7 Tips For Making Those New Year’s Resolutions Stick By Dr. Joe Dispenza, Leading Brain/Change Expert and International Bestselling Author of Breaking the Habit of Being Yourself: How to Lose Your Mind and Create a New One
Contrary to what you might think after having set out to keep your New Year’s Resolutions in the past, only to see them dissolve in frustration and failure, the brain is the organ of change. The concept in neuroscience called neuroplasticity demonstrates that the brain alters itself every time we learn something new. Our nerve cells are specially arranged by what we learn, what we remember, what we experience, what we feel and what we envision. Our 100 billion brain cells are always communicating with the rest of our anatomy. If you learn even one new bit of information today, tiny brain cells will make new connections within the living lattice work of your system. In other words, when we really change our mind, the brain changes…and then we can effect permanent, lasting change.
Not more than thirty or forty years ago, there was a unanimous belief in biology that the brain was hardwired, meaning that we are born with a certain amount of neurological connections and the finality in life was that we were going to turn out like our parents. But with the advent of the latest technologies in functional imagery it is apparent that it is very possible to make the brain work differently. In fact, research out of the University of Wisconsin has proven something as simple as attention or focused concentration is a skill just like golf or tennis. In other words, the more you practice being mindful the better you get at it.
In addition, functional imagery has clearly proven that we can also change the brain just by thinking differently. For example, people that never played the piano were divided into groups.The first group physically played one-handed finger exercises like scales and cords, and as a result of the new activity, their brains changed. The before and after results of the functional brain scans showed new areas of the brain activated. In essence, not only did they make a new mind, literally new brain circuits flourished.
However, when a second group was asked to mentally rehearse the same scales and cords in their mind for the same amount of time, they grew the same amount of brain connections as the group who physically demonstrated the activity. Simply put, when we are truly focused and attentive, the brain does not know the difference between what is happening in our minds eye and what is happening in the external world.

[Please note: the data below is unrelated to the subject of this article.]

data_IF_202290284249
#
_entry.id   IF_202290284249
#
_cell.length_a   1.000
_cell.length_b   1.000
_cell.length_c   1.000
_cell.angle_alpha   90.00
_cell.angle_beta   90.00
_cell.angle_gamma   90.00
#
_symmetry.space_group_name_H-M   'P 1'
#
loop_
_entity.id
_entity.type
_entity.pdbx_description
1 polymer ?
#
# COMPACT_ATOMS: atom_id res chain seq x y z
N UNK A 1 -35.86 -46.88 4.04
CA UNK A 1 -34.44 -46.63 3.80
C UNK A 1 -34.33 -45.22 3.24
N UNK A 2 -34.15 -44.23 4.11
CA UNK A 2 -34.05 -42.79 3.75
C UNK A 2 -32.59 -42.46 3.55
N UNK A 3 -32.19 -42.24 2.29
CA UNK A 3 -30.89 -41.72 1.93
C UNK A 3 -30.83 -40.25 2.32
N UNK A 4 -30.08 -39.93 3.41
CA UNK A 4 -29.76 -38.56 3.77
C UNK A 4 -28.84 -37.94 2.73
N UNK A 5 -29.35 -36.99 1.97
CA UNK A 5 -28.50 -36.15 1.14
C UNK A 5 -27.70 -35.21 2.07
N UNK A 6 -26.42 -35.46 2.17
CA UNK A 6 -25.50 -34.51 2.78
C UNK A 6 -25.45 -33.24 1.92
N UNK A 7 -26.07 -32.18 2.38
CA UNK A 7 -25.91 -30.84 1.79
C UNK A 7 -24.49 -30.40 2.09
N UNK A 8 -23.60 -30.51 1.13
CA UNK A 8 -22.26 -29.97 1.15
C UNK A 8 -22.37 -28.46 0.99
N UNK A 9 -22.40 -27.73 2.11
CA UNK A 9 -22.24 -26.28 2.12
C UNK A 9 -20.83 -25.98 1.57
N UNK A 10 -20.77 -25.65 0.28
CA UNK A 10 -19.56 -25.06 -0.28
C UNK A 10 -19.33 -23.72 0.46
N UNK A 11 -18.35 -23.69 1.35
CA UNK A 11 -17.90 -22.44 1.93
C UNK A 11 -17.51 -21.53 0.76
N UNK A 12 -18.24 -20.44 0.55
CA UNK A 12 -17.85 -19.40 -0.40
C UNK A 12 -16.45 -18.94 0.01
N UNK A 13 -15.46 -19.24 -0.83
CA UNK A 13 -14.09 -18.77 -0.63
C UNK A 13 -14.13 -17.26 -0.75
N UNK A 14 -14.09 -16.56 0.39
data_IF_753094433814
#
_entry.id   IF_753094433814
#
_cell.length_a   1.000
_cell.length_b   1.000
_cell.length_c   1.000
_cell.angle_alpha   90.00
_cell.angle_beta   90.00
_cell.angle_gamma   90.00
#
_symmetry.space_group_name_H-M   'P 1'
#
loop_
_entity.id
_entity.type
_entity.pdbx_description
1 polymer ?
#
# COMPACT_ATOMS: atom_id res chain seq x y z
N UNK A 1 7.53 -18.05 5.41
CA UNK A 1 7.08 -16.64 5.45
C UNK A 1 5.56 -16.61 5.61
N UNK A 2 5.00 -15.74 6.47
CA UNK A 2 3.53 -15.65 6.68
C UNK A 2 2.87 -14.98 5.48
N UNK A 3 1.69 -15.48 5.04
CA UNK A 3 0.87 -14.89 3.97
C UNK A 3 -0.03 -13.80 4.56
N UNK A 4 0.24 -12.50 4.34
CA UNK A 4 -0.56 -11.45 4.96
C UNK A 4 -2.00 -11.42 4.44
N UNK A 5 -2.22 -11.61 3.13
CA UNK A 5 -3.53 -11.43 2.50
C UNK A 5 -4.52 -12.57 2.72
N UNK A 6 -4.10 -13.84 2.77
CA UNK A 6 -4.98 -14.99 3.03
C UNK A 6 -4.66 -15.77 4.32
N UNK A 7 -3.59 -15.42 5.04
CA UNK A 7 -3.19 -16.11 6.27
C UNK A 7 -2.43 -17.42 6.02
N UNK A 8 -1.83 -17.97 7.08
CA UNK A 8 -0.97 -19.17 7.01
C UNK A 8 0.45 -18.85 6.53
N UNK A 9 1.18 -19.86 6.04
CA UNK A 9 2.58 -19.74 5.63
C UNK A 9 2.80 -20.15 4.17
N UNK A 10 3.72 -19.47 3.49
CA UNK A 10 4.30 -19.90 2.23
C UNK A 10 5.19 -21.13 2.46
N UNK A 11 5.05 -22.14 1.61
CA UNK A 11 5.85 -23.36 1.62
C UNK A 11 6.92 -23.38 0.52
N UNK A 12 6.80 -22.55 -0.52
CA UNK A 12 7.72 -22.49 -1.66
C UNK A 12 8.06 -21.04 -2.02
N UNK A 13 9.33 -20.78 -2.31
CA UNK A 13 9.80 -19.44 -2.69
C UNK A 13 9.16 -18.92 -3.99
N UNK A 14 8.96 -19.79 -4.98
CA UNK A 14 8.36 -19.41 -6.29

So, when you take the time out of your busy schedule and begin to intentionally dream a new reality, focusing on your goal of losing weight, quitting smoking, exercising daily-for example–just remember that your brain is rewiring itself to your desires and your body is being reconditioned in order to prepare itself for that new event. Therefore, if you mentally rehearse daily what it would be like to experience any transformation, there will be internal changes taking place that will begin to help you achieve your goal. So if you want to Make Change Stick, here are seven initial steps to start you on the path.
Write a clear and simple resolution statement. This tells your brain that you mean it. Make sure your mission statement creates a positive feeling for you. Avoid words such as not and don’t. Make your resolution specific. Instead of saying you want to eat healthier, say, “I will eat a fresh healthy salad once a day so that I look better and feel better about myself.” Your intention is your mental compass. The clearer your purpose, the better you know where you are going and how you will get there.
List strong reasons about why you want to change. This is the biggest secret to making change stick. You should feel passionate about each one of these thoughts. Be specific. For example, if you are interested in losing weight, one reason could be to wear your mother’s wedding dress for your wedding ceremony in five months. If intention gives you your direction, then your sponsoring thoughts are the fuel to get you going each day in your direction.